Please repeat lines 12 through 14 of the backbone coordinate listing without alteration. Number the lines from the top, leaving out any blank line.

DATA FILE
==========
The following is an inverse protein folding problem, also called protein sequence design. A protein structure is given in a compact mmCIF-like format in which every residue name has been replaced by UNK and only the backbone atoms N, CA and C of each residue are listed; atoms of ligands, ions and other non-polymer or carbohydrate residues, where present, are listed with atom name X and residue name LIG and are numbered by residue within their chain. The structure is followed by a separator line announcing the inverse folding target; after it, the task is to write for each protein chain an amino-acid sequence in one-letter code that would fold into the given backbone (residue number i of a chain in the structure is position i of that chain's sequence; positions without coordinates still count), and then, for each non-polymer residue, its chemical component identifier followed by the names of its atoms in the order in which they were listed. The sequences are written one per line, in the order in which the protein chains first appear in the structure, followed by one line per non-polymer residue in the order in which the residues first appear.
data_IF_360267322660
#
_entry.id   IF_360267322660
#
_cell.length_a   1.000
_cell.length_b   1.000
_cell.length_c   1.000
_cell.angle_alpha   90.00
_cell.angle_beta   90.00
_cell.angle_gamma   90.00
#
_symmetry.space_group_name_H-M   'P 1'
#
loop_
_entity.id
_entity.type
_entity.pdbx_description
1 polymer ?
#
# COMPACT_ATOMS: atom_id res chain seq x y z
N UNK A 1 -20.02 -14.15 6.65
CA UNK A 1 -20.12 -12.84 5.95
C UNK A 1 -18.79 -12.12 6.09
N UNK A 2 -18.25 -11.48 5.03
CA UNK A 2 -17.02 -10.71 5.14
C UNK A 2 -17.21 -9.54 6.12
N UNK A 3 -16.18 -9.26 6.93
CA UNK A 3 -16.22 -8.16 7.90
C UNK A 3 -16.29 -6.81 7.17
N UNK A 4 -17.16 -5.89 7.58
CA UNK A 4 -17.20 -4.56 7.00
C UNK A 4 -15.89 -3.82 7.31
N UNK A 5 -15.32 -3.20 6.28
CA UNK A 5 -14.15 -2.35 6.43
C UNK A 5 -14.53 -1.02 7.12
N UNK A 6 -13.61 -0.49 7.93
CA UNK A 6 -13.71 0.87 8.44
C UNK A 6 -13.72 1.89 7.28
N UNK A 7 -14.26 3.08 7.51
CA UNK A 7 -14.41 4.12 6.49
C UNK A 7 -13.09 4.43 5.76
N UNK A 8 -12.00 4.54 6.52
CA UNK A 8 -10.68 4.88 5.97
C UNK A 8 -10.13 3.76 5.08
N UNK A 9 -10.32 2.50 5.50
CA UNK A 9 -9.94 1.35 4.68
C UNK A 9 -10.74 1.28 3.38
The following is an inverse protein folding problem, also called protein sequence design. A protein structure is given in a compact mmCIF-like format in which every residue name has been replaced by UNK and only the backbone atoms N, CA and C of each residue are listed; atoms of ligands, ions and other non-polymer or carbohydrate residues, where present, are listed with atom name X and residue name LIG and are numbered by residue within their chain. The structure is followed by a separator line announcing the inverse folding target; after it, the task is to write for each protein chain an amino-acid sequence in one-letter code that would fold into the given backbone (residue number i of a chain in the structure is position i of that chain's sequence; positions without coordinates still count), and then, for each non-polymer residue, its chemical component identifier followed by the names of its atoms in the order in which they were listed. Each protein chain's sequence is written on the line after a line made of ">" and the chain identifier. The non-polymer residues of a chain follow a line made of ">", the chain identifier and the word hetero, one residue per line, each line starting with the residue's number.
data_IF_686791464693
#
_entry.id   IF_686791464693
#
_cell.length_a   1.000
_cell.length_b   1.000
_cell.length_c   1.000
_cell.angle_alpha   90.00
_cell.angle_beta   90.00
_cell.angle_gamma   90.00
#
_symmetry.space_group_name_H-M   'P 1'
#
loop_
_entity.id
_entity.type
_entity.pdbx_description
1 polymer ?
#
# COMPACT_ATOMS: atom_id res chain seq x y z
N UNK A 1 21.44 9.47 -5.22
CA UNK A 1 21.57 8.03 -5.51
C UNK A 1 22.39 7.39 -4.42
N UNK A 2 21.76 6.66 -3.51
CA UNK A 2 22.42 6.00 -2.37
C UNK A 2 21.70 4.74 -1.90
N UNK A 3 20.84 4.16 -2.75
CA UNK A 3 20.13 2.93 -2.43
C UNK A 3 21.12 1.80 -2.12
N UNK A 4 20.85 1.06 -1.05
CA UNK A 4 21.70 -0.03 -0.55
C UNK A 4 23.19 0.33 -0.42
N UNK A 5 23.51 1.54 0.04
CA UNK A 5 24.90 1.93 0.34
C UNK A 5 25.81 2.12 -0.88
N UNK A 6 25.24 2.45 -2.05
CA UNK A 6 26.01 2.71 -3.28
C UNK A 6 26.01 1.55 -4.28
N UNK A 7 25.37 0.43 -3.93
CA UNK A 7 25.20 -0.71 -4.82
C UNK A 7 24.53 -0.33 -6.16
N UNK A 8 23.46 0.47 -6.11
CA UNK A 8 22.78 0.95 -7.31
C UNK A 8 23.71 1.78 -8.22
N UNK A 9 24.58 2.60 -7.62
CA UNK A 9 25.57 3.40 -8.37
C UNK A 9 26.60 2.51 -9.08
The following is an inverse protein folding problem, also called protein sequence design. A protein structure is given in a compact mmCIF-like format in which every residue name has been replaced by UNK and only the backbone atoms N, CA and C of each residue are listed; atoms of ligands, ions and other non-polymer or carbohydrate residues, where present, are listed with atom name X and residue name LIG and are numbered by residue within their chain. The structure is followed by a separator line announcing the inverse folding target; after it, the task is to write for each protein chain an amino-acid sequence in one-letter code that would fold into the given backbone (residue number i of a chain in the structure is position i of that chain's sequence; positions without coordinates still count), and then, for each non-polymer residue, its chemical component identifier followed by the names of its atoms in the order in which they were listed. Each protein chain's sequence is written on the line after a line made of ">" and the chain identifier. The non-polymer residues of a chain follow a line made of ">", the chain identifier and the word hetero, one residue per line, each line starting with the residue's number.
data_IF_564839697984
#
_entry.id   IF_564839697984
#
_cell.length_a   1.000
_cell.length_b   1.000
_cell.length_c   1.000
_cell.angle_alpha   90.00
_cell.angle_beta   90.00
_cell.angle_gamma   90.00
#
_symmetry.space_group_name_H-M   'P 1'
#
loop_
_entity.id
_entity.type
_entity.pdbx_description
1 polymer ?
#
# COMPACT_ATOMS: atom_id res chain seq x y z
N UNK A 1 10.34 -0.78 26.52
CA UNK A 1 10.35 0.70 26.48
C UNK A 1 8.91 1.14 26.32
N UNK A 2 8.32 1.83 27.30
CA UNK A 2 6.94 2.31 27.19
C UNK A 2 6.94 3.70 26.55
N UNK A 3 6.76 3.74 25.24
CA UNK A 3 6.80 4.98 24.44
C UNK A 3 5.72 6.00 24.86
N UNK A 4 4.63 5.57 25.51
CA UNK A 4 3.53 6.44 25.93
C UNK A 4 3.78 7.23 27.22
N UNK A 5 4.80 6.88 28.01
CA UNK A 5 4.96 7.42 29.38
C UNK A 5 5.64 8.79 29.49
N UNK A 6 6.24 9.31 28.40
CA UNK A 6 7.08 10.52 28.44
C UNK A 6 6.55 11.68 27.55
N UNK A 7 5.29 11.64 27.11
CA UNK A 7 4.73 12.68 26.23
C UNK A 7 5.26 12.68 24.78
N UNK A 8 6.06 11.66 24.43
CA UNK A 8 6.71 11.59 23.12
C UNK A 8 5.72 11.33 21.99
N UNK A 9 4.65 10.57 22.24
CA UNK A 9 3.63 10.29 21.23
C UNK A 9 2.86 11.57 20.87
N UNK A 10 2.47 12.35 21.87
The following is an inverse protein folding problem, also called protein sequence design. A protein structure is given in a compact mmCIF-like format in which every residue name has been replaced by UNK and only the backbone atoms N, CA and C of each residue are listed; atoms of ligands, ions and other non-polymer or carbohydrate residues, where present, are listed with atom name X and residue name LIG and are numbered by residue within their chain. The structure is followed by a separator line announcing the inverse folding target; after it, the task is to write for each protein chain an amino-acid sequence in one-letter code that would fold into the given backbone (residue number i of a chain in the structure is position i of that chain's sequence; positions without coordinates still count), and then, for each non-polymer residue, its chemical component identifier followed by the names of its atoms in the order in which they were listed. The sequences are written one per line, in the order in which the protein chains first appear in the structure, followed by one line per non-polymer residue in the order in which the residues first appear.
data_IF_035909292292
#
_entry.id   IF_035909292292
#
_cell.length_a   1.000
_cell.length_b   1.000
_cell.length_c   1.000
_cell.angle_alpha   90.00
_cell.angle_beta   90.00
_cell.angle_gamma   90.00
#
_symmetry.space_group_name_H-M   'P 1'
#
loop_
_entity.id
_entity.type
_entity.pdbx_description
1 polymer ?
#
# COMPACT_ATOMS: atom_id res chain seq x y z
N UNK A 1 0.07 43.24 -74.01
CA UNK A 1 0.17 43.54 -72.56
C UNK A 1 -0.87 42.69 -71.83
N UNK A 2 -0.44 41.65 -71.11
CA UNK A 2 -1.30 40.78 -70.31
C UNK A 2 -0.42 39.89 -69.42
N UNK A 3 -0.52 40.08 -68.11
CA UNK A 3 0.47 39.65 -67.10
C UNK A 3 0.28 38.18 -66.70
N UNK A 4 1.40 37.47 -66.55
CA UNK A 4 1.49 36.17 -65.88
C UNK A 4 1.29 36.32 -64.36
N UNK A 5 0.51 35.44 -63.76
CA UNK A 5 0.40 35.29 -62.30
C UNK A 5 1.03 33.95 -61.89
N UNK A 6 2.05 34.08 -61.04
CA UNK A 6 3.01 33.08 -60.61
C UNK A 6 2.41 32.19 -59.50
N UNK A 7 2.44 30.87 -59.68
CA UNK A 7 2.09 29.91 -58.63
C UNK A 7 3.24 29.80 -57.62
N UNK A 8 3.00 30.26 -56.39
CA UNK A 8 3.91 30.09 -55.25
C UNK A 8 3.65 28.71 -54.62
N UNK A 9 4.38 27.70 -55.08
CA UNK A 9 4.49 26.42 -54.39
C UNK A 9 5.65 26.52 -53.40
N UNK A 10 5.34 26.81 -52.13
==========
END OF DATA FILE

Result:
#
_symmetry.space_group_name_H-M   'P 1'
#